Microscope Science

Fluorescent bacteria - nowhere to hide


Identifying the type of bacteria that could be at the heart of a serious medical or dental condition, which enables the identification of the most appropriate antibiotic for treatment, can take time. But time is the one thing that is in short supply if a bacterial infection has taken hold.

However a new technique, developed by researchers at the University of Nottingham and GSK Consumer Healthcare, might one day offer an easier and more cost-effective way of identifying the potential source of an infection, by using bacteria’s own processes to reveal their type and location.

Hijacking the bacteria’s machinery

The new approach, known as “bacteria-instructed synthesis” exploits the normal biological processes of the bacteria to grow polymers (large molecules) on their own surfaces.

“These polymers will bind strongly to the bacteria that produced them because they retain a form of ‘structural memory’ of that surface” explains Dr David Churchley, principal scientist in GSK Consumer Healthcare R&D and one of the collaborators and co-authors of the study. “By using the same biological processes to tag fluorescent compounds onto these polymers, we could rapidly and relatively easily detect these bacteria with a simple mobile phone camera.”

This ‘synthesis’ was used successfully in the lab to identify a range of bacteria that are commonly involved in infection, including Escherichia coli and Pseudomonas aeruginosa (important in, for example, the infected lungs of cystic fibrosis patients).

By using the same biological processes to tag fluorescent compounds onto these polymers, we could rapidly and relatively easily detect these bacteria with a simple mobile phone camera.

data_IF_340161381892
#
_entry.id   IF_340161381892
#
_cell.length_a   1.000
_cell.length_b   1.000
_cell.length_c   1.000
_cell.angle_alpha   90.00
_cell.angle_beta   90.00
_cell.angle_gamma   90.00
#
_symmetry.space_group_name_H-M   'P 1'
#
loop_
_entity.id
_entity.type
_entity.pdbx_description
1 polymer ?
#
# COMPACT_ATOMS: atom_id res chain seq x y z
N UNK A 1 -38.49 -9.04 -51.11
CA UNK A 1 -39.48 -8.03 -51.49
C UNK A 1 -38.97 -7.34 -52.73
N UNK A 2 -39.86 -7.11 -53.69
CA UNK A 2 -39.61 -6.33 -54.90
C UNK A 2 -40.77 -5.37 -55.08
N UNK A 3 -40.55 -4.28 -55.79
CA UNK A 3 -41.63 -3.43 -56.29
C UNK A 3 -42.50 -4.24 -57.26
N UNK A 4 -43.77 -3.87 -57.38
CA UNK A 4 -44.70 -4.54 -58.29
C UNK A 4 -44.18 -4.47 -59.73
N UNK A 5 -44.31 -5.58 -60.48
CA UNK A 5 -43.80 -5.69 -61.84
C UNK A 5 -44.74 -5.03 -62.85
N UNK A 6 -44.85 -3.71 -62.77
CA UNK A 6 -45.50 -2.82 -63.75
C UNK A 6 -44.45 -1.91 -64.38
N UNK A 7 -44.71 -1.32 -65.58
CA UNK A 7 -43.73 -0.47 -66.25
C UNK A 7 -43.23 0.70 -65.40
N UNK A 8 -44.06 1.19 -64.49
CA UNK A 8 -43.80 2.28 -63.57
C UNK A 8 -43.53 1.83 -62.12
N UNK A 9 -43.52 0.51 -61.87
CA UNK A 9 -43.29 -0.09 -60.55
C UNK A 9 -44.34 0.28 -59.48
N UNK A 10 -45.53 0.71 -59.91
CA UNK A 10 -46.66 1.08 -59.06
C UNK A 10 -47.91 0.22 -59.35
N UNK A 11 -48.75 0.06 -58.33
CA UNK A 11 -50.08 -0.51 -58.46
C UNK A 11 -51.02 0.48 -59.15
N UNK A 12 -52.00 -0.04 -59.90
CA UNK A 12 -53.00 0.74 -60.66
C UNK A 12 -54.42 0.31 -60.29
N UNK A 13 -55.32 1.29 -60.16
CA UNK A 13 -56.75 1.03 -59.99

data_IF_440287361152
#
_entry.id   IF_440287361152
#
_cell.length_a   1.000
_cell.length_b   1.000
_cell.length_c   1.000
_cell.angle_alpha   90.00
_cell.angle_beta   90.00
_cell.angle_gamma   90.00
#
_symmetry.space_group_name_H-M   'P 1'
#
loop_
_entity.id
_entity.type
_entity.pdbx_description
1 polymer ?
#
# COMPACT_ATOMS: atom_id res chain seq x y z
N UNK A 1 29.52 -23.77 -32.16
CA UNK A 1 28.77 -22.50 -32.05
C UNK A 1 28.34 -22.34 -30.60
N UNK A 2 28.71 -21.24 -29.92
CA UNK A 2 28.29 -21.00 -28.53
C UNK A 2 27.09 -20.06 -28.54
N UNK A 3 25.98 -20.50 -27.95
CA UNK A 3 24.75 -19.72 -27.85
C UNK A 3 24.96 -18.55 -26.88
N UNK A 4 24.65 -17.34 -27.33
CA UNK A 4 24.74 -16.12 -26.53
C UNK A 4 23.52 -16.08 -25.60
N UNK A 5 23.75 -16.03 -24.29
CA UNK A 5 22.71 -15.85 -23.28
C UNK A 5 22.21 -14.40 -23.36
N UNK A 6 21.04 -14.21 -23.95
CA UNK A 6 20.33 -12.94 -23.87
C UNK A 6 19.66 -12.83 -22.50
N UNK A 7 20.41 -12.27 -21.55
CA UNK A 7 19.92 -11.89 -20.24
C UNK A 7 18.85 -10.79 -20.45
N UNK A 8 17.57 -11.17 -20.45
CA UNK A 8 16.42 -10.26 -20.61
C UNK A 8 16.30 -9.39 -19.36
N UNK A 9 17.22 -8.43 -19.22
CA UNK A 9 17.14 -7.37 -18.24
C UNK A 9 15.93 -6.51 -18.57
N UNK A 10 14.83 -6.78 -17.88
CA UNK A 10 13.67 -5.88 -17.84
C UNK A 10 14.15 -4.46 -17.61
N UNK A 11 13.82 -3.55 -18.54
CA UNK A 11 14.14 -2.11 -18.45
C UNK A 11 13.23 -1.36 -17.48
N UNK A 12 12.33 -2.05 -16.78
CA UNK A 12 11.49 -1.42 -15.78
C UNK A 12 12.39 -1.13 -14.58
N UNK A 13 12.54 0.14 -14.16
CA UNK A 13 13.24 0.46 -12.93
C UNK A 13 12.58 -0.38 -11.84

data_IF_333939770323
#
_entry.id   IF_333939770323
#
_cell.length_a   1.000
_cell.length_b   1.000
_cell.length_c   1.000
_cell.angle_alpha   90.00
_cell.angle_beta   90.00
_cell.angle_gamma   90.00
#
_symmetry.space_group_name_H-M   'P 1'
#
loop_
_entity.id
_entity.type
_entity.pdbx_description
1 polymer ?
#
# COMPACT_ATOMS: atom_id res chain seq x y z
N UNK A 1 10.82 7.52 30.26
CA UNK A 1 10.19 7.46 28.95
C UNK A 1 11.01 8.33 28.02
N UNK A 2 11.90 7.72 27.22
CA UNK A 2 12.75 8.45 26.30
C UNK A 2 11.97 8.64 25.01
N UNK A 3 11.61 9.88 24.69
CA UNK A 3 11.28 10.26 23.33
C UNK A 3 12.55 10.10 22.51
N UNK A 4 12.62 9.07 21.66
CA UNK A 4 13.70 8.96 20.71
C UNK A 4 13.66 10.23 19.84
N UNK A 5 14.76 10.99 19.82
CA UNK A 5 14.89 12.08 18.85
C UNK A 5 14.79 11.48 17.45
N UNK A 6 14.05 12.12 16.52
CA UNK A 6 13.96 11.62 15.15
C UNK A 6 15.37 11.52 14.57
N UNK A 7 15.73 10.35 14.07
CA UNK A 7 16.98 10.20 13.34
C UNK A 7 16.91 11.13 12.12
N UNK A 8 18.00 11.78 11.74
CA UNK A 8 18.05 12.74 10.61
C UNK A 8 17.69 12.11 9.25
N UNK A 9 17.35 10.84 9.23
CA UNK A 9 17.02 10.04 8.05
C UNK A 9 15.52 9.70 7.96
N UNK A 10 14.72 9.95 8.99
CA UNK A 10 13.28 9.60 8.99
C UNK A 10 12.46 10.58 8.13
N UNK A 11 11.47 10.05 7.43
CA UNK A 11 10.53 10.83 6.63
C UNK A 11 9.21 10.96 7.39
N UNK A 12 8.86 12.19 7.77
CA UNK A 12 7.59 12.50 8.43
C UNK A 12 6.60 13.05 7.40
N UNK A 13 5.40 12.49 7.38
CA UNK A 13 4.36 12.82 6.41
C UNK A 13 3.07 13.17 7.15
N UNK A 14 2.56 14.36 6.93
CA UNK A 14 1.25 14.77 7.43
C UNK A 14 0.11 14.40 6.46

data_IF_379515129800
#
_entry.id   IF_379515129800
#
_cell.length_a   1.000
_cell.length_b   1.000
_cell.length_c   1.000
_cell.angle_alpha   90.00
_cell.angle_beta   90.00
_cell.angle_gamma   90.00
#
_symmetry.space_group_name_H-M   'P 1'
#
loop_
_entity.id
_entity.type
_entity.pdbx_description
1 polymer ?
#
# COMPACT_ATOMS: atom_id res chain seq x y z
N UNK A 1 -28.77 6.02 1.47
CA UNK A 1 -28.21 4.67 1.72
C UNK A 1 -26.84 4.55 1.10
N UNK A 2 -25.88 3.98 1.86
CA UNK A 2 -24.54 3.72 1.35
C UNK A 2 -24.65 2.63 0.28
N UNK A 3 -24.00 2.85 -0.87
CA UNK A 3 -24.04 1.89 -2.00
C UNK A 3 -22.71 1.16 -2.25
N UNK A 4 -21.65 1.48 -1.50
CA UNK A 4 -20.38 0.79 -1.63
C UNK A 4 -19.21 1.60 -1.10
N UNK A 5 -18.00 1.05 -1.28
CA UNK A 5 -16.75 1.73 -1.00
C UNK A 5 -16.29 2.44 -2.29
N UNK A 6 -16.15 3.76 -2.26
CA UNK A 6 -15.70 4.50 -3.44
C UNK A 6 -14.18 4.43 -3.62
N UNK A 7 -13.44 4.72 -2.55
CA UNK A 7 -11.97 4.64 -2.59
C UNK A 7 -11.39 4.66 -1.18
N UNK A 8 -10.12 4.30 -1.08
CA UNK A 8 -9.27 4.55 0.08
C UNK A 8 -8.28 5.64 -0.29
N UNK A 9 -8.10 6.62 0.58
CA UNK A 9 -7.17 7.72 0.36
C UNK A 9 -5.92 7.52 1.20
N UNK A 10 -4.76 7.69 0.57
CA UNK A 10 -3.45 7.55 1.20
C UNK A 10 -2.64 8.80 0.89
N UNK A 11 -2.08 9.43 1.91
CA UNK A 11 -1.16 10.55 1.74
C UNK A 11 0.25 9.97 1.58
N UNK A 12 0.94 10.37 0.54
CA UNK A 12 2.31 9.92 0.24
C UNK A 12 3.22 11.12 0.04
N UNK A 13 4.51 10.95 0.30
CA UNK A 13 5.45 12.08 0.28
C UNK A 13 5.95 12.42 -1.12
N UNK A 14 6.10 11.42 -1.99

Dr David Churchley

In an ordinary setting, the identification of specific bacteria normally requires expensive compounds that frequently have to be kept cold before use. This can preclude rapid identification outside of a hospital setting.

“In contrast, the process employed in our research allows us to use readily available materials which do not require ‘cold-chain’ storage, and thus are adaptable for less specialised laboratory settings,” explained Dr David Bradshaw, another GSK principal scientist and co-author of the study.

The research published in the journal Nature Materials, suggests that this new method of detecting harmful bacteria could be particularly important in the developing world and emerging markets, where access to sophisticated laboratory equipment and materials may be limited.

“The really intriguing part of this study was the realisation that we could ‘hijack’ the machinery that bacteria normally use to control their local environment, and use it against them” says Prof Cameron Alexander, who led the study from the School of Pharmacy in Nottingham.

Longer term, the researchers hope to enlarge the family of building blocks to generate polymers with more selective bacterial binding properties.

The study was co-sponsored and funded by GSK Consumer Healthcare’s Oral Healthcare R&D organisation, the UK Biotechnology and Biological Sciences Research Council (BBSRC) and the UK Engineering and Physical Sciences Research Council (EPSRC) through a programme that offers collaborative training grants to PhD candidates.

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